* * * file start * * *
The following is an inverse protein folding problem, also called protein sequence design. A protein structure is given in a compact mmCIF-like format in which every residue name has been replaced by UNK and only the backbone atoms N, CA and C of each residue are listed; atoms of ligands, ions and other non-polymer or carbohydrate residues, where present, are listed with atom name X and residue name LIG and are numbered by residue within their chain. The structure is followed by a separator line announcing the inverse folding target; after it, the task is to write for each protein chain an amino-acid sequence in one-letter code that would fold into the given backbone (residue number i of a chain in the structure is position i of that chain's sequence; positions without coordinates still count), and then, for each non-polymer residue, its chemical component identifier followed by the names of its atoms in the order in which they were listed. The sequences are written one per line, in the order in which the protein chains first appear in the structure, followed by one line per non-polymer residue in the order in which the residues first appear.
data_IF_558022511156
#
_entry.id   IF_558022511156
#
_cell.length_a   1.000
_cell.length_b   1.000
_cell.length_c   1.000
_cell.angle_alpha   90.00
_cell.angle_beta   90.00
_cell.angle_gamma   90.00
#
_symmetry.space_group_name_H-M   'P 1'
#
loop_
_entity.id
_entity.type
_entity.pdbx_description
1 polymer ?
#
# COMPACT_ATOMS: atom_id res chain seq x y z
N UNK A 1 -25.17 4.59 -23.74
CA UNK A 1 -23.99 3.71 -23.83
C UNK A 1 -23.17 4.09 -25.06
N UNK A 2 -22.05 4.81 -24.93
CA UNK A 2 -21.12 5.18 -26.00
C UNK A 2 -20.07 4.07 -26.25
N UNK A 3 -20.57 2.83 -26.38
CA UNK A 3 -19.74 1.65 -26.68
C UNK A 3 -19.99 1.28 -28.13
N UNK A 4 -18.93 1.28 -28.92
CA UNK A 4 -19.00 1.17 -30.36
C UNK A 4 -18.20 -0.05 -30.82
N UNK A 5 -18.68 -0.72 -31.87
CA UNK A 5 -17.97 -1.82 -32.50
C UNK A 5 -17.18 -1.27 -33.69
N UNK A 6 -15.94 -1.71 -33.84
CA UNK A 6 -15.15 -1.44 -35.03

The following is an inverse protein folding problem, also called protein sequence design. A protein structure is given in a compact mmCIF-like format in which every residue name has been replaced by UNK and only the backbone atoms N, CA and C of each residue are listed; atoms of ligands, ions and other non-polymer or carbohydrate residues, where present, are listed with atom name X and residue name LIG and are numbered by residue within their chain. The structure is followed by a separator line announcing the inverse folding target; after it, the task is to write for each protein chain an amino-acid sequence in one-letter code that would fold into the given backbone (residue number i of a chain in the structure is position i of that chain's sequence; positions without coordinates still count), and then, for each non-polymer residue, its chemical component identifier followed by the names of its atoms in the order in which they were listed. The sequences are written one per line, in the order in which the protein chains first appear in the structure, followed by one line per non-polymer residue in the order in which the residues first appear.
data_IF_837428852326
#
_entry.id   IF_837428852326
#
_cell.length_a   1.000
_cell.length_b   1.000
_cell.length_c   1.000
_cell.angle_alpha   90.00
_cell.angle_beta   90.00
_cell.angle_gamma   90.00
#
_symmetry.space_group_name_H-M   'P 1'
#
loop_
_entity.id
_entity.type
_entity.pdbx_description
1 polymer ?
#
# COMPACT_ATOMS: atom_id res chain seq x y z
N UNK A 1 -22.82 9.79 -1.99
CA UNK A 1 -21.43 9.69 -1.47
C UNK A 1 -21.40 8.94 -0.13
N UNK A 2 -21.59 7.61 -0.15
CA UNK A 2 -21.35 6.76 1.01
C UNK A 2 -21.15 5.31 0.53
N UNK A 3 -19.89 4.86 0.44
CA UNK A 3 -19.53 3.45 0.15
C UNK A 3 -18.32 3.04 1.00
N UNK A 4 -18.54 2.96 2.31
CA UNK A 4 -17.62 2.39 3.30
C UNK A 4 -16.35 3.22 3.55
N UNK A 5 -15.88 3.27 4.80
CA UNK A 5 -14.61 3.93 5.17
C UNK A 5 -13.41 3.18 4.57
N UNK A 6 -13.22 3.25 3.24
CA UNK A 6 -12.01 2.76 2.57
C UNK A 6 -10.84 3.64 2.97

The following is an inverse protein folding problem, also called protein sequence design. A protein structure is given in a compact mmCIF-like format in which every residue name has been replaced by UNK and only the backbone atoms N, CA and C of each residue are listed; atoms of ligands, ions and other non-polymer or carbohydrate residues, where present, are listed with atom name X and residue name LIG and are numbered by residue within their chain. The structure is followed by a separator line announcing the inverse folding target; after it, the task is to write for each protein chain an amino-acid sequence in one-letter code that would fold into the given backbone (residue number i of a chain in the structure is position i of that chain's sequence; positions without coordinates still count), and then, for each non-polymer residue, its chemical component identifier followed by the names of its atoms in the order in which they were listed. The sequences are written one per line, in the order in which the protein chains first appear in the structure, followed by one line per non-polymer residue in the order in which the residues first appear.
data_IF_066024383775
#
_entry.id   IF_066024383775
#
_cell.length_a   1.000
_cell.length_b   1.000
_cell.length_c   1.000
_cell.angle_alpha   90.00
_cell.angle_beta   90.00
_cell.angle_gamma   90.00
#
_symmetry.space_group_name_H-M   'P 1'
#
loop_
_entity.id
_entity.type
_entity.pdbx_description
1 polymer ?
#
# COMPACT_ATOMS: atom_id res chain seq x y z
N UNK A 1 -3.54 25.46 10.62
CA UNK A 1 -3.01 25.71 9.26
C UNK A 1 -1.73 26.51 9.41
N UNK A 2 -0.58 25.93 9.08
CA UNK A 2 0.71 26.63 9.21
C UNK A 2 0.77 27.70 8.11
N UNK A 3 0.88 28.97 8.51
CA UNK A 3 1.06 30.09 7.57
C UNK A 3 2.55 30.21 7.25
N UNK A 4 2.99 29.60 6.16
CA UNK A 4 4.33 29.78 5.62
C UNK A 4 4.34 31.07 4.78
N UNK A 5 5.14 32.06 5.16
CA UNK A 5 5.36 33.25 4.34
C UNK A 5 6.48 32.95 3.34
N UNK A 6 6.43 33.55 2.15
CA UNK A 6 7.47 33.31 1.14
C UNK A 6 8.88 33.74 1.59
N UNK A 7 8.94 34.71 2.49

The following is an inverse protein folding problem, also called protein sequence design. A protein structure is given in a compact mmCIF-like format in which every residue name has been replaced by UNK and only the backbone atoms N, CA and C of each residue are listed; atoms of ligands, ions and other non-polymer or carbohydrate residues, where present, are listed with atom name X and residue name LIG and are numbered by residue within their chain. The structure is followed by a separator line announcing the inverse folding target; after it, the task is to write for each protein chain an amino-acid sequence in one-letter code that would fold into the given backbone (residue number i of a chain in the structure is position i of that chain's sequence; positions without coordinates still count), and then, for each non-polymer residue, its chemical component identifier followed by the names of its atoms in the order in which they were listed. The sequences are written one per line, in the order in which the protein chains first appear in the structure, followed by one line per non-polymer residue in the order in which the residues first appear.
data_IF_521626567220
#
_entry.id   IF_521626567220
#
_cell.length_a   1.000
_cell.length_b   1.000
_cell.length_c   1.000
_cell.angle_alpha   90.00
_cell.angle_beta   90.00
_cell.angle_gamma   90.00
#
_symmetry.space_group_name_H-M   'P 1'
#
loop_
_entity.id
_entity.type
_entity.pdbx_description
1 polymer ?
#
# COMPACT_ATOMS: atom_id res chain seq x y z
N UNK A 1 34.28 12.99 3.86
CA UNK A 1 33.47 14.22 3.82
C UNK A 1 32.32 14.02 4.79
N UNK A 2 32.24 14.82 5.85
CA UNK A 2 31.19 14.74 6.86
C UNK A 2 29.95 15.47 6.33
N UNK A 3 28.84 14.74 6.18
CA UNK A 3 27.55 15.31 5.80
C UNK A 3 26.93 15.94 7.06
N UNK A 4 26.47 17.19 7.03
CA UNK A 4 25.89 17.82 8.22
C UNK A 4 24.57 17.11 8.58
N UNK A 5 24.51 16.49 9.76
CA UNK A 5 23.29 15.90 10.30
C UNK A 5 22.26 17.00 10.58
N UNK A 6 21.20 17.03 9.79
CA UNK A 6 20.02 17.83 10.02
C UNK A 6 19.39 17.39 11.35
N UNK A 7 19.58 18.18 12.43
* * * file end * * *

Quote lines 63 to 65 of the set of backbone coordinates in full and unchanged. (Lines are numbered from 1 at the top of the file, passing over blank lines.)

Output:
N UNK A 2 -21.59 7.61 -0.15
CA UNK A 2 -21.35 6.76 1.01
C UNK A 2 -21.15 5.31 0.53